The Development of the Harpsichord Tradition

François Couperin (1668 – 1733)

Louis Couperin had an interest in and a command of the contrapuntal keyboard technique and the conservative use of ornamentation and chord selection. Generally, only especially long note values received ornaments to sustain the sound. He favoured and manifested the use of major and minor tonalities. In his Sarabande, he notoriously began on the imitative third beat with an excellent voice leading throughout the imitation.

The repetition of phrases were an emphasis of his musical ideas. In general, it is rare to find the note values smaller than eight notes (insert eight notes).

Around 1655, the young Louis Couperin performed symphonic captured the attention of Chambonniéres. He sponsored the young Couperin (1626 – 1661), took him to Paris and presented him at the Court. He become the organists at church of Saint Gervais and Kings Chapel.

François Couperin was the nephew to Louis Couperin known as Le Grand (the Great). Chambonniéres and Louis Couperin firmly established the French Clavecin or harpsichord tradition, where both style and technique were peaked by the creation of François Couperin.

There were seven generations of the Couperin family that successfully filled the organ positions at the church of Saint Gervais in Paris, but Francois Couperin was the genius. He published four harpsichord collections in Paris, but his famous L’Art de Toucher le Clavecin (The Art of playing the Harpsichord) came to fruition in 1717. Instead of practicing the common practice in gathering pieces to suites, Couperin put his pieces into large groups called 27 ordres or orders.  The first and the last piece were always in the same tonality. An ordre began with Allemande, Courante and Sarabande, but mostly contained descriptive titles or fanciful titles.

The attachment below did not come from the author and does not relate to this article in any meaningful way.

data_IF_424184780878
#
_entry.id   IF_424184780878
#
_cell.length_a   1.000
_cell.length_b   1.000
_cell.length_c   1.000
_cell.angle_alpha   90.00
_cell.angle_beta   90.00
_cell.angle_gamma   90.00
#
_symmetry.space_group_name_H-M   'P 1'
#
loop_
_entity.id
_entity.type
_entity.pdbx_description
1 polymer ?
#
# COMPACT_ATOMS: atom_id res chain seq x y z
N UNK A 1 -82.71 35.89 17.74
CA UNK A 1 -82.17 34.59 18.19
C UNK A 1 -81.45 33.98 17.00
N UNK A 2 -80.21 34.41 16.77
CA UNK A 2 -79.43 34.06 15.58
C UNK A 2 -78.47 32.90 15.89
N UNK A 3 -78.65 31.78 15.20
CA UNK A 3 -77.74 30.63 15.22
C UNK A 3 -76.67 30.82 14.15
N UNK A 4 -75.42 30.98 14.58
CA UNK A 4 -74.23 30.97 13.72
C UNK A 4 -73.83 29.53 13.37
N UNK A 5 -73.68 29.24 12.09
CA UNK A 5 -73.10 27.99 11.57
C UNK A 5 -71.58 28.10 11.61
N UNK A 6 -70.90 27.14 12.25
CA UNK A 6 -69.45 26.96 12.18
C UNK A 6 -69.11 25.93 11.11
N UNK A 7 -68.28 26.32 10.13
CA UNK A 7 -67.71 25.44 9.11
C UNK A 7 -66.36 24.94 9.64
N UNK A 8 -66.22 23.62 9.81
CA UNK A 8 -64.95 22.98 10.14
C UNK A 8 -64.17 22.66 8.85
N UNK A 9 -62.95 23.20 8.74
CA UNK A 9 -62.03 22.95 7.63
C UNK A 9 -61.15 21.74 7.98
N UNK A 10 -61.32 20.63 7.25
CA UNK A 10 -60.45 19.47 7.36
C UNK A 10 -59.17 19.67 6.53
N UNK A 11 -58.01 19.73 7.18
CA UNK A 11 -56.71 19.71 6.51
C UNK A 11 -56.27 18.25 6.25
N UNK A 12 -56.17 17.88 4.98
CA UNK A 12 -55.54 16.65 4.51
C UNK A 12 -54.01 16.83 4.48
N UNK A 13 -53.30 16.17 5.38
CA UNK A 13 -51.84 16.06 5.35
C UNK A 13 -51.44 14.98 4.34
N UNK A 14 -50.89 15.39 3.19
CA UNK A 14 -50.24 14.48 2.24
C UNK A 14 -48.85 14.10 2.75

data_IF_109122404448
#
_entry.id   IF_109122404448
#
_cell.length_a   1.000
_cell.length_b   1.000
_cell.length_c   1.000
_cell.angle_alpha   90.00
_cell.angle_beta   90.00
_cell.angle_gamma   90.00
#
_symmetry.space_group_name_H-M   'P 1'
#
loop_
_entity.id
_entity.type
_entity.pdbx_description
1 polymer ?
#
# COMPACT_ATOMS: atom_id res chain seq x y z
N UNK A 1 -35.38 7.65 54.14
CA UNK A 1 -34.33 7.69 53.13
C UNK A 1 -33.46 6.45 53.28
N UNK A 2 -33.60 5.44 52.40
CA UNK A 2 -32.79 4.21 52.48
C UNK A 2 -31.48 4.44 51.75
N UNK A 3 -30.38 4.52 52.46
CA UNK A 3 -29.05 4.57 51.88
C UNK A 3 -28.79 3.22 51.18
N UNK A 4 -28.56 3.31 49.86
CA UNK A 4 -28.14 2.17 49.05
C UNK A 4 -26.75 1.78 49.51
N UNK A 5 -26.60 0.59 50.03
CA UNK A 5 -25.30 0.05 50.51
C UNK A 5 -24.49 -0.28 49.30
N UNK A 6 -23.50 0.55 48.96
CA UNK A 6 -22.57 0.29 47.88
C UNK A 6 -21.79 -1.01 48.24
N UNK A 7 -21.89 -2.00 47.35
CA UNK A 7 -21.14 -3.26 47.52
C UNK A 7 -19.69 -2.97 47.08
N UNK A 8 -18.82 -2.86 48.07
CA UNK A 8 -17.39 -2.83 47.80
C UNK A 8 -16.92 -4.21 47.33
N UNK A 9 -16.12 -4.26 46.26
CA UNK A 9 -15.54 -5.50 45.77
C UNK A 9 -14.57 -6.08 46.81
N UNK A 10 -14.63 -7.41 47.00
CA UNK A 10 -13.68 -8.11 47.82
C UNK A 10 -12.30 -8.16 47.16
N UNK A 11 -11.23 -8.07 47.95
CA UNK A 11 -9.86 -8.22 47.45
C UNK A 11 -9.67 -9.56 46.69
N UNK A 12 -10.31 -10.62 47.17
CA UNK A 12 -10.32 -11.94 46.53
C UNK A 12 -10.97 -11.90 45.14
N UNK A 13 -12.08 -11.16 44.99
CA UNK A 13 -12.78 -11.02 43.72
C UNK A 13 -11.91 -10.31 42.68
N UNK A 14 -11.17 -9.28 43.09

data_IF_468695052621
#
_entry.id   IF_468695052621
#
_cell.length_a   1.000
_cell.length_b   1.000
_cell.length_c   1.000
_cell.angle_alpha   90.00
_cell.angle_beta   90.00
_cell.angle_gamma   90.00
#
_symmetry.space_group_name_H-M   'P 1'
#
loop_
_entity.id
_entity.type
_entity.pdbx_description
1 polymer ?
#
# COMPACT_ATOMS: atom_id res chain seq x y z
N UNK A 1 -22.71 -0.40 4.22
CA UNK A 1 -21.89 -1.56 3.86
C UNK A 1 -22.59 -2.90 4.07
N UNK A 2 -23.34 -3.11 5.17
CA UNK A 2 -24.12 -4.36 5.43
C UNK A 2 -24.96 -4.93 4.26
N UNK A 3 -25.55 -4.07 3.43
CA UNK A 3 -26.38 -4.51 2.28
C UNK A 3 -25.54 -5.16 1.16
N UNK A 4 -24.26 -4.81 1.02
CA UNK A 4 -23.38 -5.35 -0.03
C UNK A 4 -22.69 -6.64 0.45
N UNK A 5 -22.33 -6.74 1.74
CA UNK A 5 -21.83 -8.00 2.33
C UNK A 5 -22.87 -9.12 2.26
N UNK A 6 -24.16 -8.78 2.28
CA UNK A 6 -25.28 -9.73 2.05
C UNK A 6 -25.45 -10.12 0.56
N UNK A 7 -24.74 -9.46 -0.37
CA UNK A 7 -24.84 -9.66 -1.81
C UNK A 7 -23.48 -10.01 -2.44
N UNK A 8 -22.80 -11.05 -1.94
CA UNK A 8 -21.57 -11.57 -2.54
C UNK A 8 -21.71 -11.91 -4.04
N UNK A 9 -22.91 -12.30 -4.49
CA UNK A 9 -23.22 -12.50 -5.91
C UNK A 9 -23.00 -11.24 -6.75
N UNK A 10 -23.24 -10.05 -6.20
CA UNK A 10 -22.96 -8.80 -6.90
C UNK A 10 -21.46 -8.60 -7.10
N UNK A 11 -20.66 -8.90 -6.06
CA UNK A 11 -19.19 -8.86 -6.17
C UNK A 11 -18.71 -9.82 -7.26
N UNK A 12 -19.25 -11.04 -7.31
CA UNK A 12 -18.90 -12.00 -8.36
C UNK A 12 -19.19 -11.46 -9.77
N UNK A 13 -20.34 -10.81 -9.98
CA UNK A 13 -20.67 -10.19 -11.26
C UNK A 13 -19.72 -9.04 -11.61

Couperin’s art often depicted what was seen in nature or the picturesque, instead of expressing his own inner sentiment. Couperin was very objective with his attempt was to express his technique and inspiration-melodic, contour, ornaments and harmonic colours and rhythms. He used arpeggiated harmony, and phrasings that were precisely balanced, and frequently used dotted rhythms making his style uniquely sensitive.

Each order itself, contained four to twenty-three pieces. In the first set it was reminiscent of the old tradition. He replaced the dances of the suites with dozens of evocative and descriptive miniatures namely Les Abeilles (Bees), Les Papillons (Butterflies), Les Moucherons (Flies), Les Rossignol en Amour (The Nightingale in love),and Les Bergeries (The Sheepfolds)

Sometimes, he mimicked objects, more or less animated by sound or movement: Le Reveille-matin (The Alarm Clock), Le Bavolet Flottant (The Floating Bonnet), Le Tic-toc-Choc (The Ticking Clock), Les Petits Moulins à vent (The Little Windmills). He also attempted this on more complicated subjects: Les Plaisirs de Saint-German-en-Laye (The pleasures of Saint-Germain), Le Carillon de Cythère (The Carillon of Cythera), Les Barricades mystérieuses (The Mysterious Barricades).